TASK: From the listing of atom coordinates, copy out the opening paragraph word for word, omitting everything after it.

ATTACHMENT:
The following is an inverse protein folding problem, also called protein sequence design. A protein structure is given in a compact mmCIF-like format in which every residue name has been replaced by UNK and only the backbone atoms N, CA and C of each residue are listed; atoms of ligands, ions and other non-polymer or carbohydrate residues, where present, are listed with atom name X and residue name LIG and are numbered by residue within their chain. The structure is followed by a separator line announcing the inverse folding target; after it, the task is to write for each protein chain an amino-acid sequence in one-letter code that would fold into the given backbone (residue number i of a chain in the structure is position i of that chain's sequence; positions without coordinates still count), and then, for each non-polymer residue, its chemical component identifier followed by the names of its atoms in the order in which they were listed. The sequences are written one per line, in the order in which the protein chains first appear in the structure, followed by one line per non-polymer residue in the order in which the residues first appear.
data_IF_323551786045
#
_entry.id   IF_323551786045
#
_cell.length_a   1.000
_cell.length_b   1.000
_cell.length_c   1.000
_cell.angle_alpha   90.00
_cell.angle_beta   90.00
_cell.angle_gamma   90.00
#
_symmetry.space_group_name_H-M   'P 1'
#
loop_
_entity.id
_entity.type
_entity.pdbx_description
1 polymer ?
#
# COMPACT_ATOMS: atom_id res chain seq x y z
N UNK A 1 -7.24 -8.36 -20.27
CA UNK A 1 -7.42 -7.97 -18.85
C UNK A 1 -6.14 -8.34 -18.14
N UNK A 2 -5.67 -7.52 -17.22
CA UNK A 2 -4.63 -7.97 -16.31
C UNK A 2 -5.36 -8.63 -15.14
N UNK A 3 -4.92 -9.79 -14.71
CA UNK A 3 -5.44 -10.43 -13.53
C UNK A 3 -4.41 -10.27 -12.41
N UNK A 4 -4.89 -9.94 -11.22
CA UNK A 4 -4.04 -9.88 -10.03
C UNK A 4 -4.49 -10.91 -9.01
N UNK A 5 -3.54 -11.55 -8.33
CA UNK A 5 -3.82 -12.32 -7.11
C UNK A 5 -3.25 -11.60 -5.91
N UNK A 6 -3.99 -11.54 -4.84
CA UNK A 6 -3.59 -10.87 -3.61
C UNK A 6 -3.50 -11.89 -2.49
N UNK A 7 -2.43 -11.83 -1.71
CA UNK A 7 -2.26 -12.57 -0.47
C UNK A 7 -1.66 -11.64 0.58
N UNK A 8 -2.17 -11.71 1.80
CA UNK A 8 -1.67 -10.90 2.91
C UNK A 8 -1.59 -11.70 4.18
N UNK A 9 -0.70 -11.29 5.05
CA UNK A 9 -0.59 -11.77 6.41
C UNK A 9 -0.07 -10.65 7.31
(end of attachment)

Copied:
The following is an inverse protein folding problem, also called protein sequence design. A protein structure is given in a compact mmCIF-like format in which every residue name has been replaced by UNK and only the backbone atoms N, CA and C of each residue are listed; atoms of ligands, ions and other non-polymer or carbohydrate residues, where present, are listed with atom name X and residue name LIG and are numbered by residue within their chain. The structure is followed by a separator line announcing the inverse folding target; after it, the task is to write for each protein chain an amino-acid sequence in one-letter code that would fold into the given backbone (residue number i of a chain in the structure is position i of that chain's sequence; positions without coordinates still count), and then, for each non-polymer residue, its chemical component identifier followed by the names of its atoms in the order in which they were listed. The sequences are written one per line, in the order in which the protein chains first appear in the structure, followed by one line per non-polymer residue in the order in which the residues first appear.